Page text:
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FEATURE ARTICLE

The Formation of Snow Crystals

Subtle molecular processes govern the growth of a remarkable variety of elaborate ice structures

Kenneth Libbrecht

Whether it is a tray of cubes in the freezer or the surface of a lake in winter, ice takes on the shape of its container. But when it comes to snowflakes, the same simple act of freezing water has a completely different result, producing a stunning diversity of complex patterned forms. The variety of shapes is so remarkable that it easily supports the old adage that no two snowflakes are exactly alike. Even a casual look on a snowy day brings about the kind of wonder that prompted Henry David Thoreau to comment: "How full of the creative genius is the air in which these are generated! I should hardly admire more if real stars fell and lodged on my coat."

Figure 1. Although the word Click to Enlarge Image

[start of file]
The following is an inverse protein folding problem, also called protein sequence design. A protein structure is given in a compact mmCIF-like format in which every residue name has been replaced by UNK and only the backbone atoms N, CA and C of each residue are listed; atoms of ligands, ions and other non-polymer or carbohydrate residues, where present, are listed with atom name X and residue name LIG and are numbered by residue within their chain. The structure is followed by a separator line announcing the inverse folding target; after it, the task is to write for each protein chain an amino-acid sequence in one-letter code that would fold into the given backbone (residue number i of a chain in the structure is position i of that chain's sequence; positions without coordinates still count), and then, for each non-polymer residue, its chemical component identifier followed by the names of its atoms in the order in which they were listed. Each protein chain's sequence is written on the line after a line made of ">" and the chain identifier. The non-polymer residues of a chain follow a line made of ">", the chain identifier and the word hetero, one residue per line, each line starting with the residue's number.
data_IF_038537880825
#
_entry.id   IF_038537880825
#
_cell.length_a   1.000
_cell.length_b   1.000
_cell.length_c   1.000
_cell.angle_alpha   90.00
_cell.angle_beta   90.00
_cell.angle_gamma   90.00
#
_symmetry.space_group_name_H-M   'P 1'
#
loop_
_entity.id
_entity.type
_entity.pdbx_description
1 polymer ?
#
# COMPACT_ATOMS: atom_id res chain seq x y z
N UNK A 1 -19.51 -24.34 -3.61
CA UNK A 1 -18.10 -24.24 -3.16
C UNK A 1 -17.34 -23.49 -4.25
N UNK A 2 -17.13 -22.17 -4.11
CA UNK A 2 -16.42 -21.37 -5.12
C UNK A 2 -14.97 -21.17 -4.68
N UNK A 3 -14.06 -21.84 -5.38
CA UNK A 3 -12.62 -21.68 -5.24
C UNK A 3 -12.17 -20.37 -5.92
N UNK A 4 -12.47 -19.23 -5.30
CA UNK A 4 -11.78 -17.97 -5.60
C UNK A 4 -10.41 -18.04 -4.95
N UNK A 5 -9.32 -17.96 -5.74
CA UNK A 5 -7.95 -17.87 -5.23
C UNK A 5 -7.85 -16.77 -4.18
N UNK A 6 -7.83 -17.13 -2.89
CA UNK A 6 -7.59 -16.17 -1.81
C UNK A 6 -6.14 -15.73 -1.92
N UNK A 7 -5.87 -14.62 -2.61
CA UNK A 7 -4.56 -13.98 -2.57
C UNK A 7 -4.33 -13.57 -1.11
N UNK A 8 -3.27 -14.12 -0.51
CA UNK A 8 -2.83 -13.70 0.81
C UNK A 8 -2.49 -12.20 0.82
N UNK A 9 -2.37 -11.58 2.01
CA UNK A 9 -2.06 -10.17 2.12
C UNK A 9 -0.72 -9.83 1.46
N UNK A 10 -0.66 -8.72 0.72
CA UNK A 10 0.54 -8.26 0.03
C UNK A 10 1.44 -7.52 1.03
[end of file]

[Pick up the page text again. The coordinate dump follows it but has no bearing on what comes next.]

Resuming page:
Water is such a common substance that one might expect that everything was already known about Thoreau's "creative genius"—how snowflakes develop into their complex structures. In fact, a great deal about the growth of these diminutive ice masterpieces remains maddeningly difficult to explain, even at the qualitative level. The growth of snowflakes is a highly nonlinear, nonequilibrium phenomenon, for which subtle processes at the nanoscale can profoundly affect the development of complex patterns at all scales. Understanding their formation requires a rich synthesis of molecular dynamics, surface physics, growth instabilities, pattern formation and statistical mechanics. Even though they fall from the winter clouds in vast numbers, we are only now on the verge of understanding why snowflakes form their distinctive shapes.








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